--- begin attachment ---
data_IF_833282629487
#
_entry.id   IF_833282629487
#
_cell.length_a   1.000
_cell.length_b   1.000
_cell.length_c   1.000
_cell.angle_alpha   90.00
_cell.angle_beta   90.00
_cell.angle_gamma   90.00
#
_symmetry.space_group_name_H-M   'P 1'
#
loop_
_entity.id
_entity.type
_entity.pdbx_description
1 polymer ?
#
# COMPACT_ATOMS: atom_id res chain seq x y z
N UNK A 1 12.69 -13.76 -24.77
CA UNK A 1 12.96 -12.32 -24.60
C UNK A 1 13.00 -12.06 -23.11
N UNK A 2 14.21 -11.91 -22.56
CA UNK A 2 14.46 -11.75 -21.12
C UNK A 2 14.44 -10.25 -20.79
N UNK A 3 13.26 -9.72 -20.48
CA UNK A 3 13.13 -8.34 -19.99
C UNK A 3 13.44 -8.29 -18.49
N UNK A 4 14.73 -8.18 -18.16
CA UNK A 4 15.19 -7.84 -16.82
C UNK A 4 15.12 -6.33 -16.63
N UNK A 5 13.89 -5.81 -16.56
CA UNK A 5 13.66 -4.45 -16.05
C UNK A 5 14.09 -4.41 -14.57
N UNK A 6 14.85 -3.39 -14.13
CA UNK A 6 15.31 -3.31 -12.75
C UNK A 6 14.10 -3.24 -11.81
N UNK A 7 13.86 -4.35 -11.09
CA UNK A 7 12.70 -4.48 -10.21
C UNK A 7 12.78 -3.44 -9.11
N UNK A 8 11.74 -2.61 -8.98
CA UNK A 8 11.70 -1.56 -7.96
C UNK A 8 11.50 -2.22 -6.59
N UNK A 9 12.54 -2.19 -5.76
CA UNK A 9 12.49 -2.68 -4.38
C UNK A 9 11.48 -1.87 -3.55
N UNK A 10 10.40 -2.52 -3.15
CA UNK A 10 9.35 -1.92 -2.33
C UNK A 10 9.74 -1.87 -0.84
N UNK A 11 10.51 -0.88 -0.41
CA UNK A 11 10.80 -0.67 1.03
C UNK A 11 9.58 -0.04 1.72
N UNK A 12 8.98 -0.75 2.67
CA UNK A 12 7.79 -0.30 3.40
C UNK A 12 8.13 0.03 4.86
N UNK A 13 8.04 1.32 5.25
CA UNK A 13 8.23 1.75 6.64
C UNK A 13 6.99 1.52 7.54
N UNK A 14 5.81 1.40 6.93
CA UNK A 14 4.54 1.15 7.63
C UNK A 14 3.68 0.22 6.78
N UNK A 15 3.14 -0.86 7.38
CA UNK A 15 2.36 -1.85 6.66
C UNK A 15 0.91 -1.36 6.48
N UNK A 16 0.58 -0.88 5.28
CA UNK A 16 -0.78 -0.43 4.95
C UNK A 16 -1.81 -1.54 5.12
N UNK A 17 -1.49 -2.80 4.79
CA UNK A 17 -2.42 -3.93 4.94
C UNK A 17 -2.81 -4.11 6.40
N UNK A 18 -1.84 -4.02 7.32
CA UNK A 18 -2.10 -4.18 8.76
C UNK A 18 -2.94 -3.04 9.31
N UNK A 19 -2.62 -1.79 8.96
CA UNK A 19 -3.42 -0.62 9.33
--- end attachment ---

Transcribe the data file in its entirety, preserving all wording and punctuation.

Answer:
data_IF_833282629487
#
_entry.id   IF_833282629487
#
_cell.length_a   1.000
_cell.length_b   1.000
_cell.length_c   1.000
_cell.angle_alpha   90.00
_cell.angle_beta   90.00
_cell.angle_gamma   90.00
#
_symmetry.space_group_name_H-M   'P 1'
#
loop_
_entity.id
_entity.type
_entity.pdbx_description
1 polymer ?
#
# COMPACT_ATOMS: atom_id res chain seq x y z
N UNK A 1 12.69 -13.76 -24.77
CA UNK A 1 12.96 -12.32 -24.60
C UNK A 1 13.00 -12.06 -23.11
N UNK A 2 14.21 -11.91 -22.56
CA UNK A 2 14.46 -11.75 -21.12
C UNK A 2 14.44 -10.25 -20.79
N UNK A 3 13.26 -9.72 -20.48
CA UNK A 3 13.13 -8.34 -19.99
C UNK A 3 13.44 -8.29 -18.49
N UNK A 4 14.73 -8.18 -18.16
CA UNK A 4 15.19 -7.84 -16.82
C UNK A 4 15.12 -6.33 -16.63
N UNK A 5 13.89 -5.81 -16.56
CA UNK A 5 13.66 -4.45 -16.05
C UNK A 5 14.09 -4.41 -14.57
N UNK A 6 14.85 -3.39 -14.13
CA UNK A 6 15.31 -3.31 -12.75
C UNK A 6 14.10 -3.24 -11.81
N UNK A 7 13.86 -4.35 -11.09
CA UNK A 7 12.70 -4.48 -10.21
C UNK A 7 12.78 -3.44 -9.11
N UNK A 8 11.74 -2.61 -8.98
CA UNK A 8 11.70 -1.56 -7.96
C UNK A 8 11.50 -2.22 -6.59
N UNK A 9 12.54 -2.19 -5.76
CA UNK A 9 12.49 -2.68 -4.38
C UNK A 9 11.48 -1.87 -3.55
N UNK A 10 10.40 -2.52 -3.15
CA UNK A 10 9.35 -1.92 -2.33
C UNK A 10 9.74 -1.87 -0.84
N UNK A 11 10.51 -0.88 -0.41
CA UNK A 11 10.80 -0.67 1.03
C UNK A 11 9.58 -0.04 1.72
N UNK A 12 8.98 -0.75 2.67
CA UNK A 12 7.79 -0.30 3.40
C UNK A 12 8.13 0.03 4.86
N UNK A 13 8.04 1.32 5.25
CA UNK A 13 8.23 1.75 6.64
C UNK A 13 6.99 1.52 7.54
N UNK A 14 5.81 1.40 6.93
CA UNK A 14 4.54 1.15 7.63
C UNK A 14 3.68 0.22 6.78
N UNK A 15 3.14 -0.86 7.38
CA UNK A 15 2.36 -1.85 6.66
C UNK A 15 0.91 -1.36 6.48
N UNK A 16 0.58 -0.88 5.28
CA UNK A 16 -0.78 -0.43 4.95
C UNK A 16 -1.81 -1.54 5.12
N UNK A 17 -1.49 -2.80 4.79
CA UNK A 17 -2.42 -3.93 4.94
C UNK A 17 -2.81 -4.11 6.40
N UNK A 18 -1.84 -4.02 7.32
CA UNK A 18 -2.10 -4.18 8.76
C UNK A 18 -2.94 -3.04 9.31
N UNK A 19 -2.62 -1.79 8.96
CA UNK A 19 -3.42 -0.62 9.33